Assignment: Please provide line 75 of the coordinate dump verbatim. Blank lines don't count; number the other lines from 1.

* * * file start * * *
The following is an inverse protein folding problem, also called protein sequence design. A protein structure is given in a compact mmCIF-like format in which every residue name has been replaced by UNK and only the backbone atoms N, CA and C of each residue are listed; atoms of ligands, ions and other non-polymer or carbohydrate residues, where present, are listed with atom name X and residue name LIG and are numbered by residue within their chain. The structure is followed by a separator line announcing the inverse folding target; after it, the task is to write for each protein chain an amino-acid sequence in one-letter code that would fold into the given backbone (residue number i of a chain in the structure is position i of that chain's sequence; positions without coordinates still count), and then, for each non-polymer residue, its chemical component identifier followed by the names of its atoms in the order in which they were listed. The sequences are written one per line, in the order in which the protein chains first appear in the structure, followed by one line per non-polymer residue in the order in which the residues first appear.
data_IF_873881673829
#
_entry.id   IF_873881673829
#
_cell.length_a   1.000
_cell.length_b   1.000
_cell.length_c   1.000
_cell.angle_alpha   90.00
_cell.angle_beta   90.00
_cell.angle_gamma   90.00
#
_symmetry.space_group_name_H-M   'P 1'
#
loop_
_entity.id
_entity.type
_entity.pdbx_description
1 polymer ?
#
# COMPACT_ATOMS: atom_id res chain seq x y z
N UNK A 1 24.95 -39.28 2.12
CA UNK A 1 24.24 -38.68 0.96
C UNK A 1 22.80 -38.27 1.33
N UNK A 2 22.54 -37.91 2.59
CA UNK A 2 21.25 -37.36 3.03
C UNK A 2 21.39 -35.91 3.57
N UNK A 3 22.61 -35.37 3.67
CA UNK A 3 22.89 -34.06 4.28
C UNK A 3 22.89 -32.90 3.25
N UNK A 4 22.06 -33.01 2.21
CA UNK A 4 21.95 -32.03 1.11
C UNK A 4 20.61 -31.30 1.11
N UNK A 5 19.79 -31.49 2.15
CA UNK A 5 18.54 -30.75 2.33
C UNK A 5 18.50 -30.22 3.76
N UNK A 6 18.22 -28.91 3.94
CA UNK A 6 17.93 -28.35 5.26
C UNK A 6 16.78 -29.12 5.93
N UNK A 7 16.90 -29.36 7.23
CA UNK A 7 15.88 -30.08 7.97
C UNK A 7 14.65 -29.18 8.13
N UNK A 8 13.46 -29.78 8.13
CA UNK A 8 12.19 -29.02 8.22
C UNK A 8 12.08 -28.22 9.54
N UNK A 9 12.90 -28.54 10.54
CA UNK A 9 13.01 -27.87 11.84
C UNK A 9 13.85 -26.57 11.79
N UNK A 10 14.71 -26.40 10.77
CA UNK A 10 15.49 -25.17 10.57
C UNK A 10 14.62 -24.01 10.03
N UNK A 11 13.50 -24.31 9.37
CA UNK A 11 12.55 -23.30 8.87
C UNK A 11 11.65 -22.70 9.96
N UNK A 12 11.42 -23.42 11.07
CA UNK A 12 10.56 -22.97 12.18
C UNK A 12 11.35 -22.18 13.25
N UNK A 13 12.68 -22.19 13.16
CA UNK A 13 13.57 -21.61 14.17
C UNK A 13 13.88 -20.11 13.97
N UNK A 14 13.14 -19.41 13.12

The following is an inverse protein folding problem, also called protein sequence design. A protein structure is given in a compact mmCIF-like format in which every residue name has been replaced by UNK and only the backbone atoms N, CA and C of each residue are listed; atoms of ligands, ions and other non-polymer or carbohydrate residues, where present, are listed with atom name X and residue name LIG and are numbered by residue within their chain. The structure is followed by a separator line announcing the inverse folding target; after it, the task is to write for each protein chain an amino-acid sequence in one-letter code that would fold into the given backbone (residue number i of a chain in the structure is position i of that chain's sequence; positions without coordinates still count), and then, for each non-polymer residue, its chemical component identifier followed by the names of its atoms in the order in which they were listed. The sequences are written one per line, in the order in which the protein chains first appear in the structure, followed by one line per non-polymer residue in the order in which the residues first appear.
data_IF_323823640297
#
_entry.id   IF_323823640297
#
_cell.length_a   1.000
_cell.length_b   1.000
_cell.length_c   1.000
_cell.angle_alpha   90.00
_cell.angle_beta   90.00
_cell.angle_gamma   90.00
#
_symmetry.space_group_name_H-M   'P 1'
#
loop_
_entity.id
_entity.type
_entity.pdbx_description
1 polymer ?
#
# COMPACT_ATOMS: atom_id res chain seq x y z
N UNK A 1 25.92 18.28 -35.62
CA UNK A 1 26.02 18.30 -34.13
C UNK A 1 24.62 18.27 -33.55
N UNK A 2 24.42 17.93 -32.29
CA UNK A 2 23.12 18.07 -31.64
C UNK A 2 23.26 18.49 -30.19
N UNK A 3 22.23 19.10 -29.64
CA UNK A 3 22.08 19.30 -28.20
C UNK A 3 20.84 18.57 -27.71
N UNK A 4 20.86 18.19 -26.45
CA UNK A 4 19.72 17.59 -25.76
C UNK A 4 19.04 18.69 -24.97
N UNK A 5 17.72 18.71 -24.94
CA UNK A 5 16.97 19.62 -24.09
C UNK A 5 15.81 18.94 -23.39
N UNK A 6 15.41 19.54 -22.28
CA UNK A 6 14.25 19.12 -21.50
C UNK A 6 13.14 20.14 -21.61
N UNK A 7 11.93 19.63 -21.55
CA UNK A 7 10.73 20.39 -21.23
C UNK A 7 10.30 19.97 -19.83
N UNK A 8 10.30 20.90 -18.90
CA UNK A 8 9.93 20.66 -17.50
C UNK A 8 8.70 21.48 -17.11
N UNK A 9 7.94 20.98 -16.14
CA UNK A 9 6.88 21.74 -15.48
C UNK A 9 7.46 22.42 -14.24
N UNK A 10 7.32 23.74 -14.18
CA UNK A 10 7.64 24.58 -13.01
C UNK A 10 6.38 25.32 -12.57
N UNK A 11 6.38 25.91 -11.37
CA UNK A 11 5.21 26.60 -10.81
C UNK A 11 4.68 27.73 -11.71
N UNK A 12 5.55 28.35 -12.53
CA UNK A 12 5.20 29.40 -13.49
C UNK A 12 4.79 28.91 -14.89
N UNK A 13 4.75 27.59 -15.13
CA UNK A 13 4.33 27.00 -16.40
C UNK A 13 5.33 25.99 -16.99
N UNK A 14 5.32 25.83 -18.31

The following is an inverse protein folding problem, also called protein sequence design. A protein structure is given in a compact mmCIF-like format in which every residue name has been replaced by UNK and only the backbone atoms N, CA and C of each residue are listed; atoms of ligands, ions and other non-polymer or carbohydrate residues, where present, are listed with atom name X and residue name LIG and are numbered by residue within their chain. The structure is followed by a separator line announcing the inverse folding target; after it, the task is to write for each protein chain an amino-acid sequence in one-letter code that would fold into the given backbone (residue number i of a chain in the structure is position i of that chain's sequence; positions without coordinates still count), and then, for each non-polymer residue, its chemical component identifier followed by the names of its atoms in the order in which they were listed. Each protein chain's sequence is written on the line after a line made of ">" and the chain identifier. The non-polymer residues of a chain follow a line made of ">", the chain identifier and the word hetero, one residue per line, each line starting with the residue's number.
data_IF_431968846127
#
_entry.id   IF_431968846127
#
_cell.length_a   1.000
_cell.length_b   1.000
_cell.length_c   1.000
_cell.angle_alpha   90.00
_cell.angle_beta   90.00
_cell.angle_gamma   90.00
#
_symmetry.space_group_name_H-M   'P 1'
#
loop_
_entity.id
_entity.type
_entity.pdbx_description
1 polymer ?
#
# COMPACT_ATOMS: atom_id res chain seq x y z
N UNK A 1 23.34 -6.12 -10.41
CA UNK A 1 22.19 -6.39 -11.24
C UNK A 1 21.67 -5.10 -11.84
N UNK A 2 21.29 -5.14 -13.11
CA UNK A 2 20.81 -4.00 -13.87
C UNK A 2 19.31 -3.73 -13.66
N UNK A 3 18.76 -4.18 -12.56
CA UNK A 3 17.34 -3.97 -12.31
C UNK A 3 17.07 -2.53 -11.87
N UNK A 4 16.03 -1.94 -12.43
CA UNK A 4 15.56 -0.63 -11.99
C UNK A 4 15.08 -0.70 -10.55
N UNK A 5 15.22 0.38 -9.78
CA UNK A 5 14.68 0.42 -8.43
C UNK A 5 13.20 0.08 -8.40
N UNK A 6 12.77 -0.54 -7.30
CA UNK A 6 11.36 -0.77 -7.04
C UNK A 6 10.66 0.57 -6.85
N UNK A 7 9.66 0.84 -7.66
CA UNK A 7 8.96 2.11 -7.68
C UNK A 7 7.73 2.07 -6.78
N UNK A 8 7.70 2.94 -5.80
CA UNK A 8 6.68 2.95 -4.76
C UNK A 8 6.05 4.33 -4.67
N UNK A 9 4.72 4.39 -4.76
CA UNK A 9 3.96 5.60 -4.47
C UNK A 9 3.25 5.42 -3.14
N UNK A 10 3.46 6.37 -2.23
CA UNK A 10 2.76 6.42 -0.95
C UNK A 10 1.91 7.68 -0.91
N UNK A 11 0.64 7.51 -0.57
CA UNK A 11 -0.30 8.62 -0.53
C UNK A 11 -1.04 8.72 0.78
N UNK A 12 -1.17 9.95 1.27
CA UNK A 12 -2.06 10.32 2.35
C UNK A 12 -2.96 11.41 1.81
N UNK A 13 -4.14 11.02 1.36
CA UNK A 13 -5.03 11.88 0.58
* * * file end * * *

#